The bill H.R. 4231 also includes an extension of the technical component “grandfather” (TC “grandfather”) that will take effect retroactively from January 1, 2010 until December 31, 2010. This provision is also included in the comprehensive healthcare reform overhaul bill currently being negotiated in Congress.

For now, the current temporary SGR “fix” expires on March 31, 2010.


Physicians Urge Extension of Medicare Selection Period

Citing the pending 21.5% Medicare physician pay cut scheduled to go into effect if Congress does not act to prevent it, CAP joined the American Medical Association and other physician groups in urging CMS to extend the deadline for physicians to change their Medicare participation or non-participation status from March 17, 2010 to April 16, 2010. The extension would allow Congress time to act on H.R. 4213, the bill currently awaiting House approval which would avert the scheduled physician pay cut until October 31, 2010.

If H.R. 4213 does not pass, physicians could face a 21.5% pay cut on April 1, 2010, or it may possibly be extended to April 30th if the Senate passes the latest extension bill, H.R. 4851.

See Guidance Document S&C-10-12-CLIA in its entirety.


NIH Announces Genetic Testing Registry

The National Institutes of Health announced today that it is creating a public database that researchers, consumers, health care providers, and others can search for information submitted voluntarily by genetic test providers.

The Genetic Testing Registry (GTR) aims to enhance access to information about the availability, validity, and usefulness of genetic tests.

Currently, more than 1,600 genetic tests are available to patients and consumers, but there is no single public resource that provides detailed information about them. GTR is intended to fill that gap

Its overarching goal is to advance the public health and research into the genetic basis of health and disease. As such, the registry will have several key functions:

  • Encourage providers of genetic tests to enhance transparency by publicly sharing information about the availability and utility of their tests
  • Provide an information resource for the public, including researchers, health care providers and patients, to locate laboratories that offer particular tests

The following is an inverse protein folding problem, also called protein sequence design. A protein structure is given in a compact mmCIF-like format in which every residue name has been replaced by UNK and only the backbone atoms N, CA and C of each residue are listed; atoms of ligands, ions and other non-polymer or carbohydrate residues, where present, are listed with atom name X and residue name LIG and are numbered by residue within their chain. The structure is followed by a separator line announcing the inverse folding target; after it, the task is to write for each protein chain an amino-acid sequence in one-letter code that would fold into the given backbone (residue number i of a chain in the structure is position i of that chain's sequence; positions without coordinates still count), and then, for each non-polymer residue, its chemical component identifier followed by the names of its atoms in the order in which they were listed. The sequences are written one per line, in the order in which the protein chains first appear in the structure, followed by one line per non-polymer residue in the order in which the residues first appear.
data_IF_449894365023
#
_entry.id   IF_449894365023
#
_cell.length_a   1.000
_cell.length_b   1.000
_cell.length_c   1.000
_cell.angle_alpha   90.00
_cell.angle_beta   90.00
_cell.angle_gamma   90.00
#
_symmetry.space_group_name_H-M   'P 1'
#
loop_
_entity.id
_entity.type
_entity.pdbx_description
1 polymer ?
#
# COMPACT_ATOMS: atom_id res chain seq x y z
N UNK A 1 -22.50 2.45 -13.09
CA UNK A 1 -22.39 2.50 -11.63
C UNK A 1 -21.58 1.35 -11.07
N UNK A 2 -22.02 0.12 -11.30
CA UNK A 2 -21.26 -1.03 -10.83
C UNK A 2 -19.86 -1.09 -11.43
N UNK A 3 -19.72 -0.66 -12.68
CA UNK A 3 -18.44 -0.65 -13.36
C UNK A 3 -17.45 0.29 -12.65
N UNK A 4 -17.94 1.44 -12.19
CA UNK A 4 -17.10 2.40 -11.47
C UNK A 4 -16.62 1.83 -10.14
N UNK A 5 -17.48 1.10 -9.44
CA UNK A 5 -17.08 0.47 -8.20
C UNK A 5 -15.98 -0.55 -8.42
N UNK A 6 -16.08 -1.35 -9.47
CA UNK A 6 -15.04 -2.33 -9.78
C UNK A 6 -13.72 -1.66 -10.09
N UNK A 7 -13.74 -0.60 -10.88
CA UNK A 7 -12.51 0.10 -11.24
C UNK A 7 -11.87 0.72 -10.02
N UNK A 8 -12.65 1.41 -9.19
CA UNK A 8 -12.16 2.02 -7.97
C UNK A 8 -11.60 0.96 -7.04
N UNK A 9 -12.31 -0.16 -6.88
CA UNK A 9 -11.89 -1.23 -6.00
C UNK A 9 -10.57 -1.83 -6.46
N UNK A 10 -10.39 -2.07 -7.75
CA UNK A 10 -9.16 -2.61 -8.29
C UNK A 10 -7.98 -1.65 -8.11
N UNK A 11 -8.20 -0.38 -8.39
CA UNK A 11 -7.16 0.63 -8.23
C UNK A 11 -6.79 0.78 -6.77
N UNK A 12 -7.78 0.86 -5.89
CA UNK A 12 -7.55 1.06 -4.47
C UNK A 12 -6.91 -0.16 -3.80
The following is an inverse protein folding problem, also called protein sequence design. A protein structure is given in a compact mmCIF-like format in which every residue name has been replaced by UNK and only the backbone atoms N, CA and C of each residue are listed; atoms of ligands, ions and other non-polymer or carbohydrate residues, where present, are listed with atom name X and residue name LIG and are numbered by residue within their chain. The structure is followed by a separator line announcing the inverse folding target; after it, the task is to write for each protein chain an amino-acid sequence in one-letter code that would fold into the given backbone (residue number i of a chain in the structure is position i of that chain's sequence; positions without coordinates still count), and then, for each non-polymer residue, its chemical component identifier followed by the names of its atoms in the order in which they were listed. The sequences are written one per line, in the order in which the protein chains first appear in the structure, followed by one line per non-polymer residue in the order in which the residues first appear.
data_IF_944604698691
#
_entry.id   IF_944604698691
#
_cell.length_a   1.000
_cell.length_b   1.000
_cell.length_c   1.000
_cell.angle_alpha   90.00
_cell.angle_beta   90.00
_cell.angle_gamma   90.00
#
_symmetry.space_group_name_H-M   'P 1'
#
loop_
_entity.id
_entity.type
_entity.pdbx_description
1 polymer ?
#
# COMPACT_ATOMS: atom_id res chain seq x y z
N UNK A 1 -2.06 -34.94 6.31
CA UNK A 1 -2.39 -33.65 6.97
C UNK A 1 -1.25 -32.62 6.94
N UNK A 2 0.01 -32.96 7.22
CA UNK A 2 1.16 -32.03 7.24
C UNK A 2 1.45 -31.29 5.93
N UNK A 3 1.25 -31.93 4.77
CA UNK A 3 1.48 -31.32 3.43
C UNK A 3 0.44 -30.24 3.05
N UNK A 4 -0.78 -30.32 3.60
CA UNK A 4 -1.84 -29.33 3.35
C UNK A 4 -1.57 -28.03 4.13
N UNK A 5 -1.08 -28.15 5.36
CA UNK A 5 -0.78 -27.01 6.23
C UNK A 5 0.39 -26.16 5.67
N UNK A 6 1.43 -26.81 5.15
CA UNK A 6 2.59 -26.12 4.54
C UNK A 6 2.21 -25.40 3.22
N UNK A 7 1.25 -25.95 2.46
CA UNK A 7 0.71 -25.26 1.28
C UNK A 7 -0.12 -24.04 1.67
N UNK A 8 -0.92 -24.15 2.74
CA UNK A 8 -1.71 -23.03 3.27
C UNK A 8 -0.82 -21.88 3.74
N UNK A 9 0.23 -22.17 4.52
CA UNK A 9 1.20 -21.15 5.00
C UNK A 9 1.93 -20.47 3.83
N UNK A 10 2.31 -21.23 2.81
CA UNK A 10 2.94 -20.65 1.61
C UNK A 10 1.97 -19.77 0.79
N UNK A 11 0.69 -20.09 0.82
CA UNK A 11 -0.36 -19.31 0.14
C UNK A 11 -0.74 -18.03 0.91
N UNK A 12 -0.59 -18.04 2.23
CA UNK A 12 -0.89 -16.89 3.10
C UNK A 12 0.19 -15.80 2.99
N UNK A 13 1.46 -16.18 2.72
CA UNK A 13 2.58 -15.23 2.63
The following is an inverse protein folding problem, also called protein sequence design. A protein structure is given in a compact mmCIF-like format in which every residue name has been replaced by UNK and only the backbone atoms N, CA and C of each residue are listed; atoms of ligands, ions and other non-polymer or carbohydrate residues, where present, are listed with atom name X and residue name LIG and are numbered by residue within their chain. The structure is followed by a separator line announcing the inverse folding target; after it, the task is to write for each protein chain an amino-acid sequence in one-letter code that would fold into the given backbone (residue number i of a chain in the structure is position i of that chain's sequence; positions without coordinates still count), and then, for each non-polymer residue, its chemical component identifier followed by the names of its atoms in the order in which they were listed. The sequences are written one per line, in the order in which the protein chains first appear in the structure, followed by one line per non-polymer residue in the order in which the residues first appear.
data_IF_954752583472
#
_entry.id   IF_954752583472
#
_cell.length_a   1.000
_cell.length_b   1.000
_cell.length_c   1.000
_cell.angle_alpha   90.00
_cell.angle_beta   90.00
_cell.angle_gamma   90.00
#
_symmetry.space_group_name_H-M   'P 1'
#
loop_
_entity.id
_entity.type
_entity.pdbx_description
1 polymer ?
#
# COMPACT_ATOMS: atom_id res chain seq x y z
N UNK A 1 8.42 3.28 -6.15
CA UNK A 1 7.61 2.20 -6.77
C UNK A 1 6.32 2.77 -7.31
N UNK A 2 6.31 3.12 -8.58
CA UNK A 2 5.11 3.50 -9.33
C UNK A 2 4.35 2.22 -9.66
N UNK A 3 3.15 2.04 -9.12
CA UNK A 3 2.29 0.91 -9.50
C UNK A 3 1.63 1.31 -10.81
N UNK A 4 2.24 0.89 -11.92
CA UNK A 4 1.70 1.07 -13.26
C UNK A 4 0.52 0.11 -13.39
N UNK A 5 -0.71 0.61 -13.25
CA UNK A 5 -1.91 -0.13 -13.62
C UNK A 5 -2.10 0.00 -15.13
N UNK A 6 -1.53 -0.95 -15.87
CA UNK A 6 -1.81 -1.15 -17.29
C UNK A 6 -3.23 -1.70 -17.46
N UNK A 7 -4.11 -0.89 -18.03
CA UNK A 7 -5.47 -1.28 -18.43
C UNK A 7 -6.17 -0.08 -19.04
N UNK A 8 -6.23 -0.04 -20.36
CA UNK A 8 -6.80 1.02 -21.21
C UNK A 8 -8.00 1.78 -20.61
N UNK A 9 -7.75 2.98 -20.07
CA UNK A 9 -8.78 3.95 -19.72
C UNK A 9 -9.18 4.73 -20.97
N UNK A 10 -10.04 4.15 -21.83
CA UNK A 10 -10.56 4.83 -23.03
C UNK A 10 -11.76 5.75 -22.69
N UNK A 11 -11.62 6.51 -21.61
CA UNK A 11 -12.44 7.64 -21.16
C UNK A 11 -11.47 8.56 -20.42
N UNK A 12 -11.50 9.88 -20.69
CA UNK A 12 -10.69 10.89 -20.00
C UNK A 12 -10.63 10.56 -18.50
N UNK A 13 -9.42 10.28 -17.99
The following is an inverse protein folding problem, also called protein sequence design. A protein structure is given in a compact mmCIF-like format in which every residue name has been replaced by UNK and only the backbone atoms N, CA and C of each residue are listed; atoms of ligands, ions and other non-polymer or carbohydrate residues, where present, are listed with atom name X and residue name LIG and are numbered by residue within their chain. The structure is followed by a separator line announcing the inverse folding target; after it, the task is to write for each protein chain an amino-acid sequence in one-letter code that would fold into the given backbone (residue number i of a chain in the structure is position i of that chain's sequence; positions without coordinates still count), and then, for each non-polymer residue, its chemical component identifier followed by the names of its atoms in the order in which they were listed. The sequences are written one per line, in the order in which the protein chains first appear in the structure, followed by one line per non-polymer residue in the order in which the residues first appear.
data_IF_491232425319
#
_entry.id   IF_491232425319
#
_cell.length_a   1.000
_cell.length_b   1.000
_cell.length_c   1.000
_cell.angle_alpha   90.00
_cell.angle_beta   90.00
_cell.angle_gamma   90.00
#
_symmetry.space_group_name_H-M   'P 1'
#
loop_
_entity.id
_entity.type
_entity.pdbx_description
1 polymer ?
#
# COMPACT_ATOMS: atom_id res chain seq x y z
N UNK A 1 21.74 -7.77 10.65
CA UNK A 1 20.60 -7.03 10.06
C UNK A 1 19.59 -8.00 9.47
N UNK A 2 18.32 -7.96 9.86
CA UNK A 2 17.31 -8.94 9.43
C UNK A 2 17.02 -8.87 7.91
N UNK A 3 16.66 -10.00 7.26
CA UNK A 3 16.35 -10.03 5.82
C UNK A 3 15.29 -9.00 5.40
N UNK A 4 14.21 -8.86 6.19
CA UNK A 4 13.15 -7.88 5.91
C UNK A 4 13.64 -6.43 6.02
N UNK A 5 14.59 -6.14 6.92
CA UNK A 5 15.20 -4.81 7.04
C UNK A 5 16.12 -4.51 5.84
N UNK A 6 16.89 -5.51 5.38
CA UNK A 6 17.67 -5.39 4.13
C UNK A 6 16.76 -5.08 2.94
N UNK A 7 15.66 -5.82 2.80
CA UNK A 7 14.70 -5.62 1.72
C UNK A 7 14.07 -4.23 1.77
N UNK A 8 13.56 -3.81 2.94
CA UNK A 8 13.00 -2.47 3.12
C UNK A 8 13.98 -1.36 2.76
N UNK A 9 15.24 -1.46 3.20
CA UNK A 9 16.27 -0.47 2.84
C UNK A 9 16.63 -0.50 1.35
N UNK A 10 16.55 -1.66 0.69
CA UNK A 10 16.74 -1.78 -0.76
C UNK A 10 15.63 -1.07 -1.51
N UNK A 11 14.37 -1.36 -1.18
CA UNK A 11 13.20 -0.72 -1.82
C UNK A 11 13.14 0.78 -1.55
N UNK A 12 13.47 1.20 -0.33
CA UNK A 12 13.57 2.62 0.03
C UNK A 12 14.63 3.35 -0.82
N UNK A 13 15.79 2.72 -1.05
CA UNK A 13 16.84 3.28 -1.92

• Facilitate genomic data-sharing for research and new scientific discoveries

The GTR project will be overseen by the NIH Office of the Director. The National Center for Biotechnology Information (NCBI), part of the National Library of Medicine at NIH, will be responsible for developing the registry, which is expected to be available in 2011.

GTR genetic test data will be integrated with information in other NIH/NCBI genetic, scientific, and medical databases to facilitate the research process.

During the development process, NIH will engage with stakeholders-such as genetic test developers, test kit manufacturers, health care providers, patients, and researchers-for their insights on the best way to collect and display test information. In addition, other federal agencies, including the Food and Drug Administration and the Centers for Medicare and Medicaid Services, will be consulted.

Find more information about the Genetic Testing Registry and NCBI.


CAP to CMS: Laboratory Must Have Full Access to Electronic Health Records

In a comment letter sent earlier this week regarding CMS’s proposed rulemaking on the meaningful use of Electronic Health Records (EHR), the College urged CMS to address the central role pathologists and laboratories have in diagnosing disease and ensuring quality patient care, and laid out pathologists’ specific concerns regarding the impact of these provisions on laboratories.

The comments were issued in response to a recently published notice of proposed rulemaking (NPRM), CMS-0033-P, “Medicare and Medicaid Programs; Electronic Record Incentive Program.”

“The College is concerned that the regulation, as drafted, does not adequately address the need for pathologist and laboratory support of Meaningful Use (MU) efforts,” the letter said. “Without this support, pathologists and laboratories, who play a central role in the diagnosis of patients and ensuring quality patient care, will be unable to facilitate Eligible Providers’ (EP’s, e.g. ordering physicians’) ability to comply with the many MU requirements that rely directly or indirectly on laboratory data.”

Read the CAP comment letter in its entirety.

CAP’s concerns focused on the definition of hospital-based providers, eligible providers, the exception process, lab-related MU measures, funding for laboratory-EHR interfaces and pathologists’ access to the full EHR.

Definition of a Hospital-Based EP:

  • CAP recommended CMS take into consideration whether a pathologist has or will be required to contribute funding towards an EHR in setting criteria for defining hospital-based EPs. The College argued that EPs who are required to contribute funding should not be considered hospital-based, as they are not provided full access to the facilities and equipment of the hospital, including the hospital’s qualified EHR.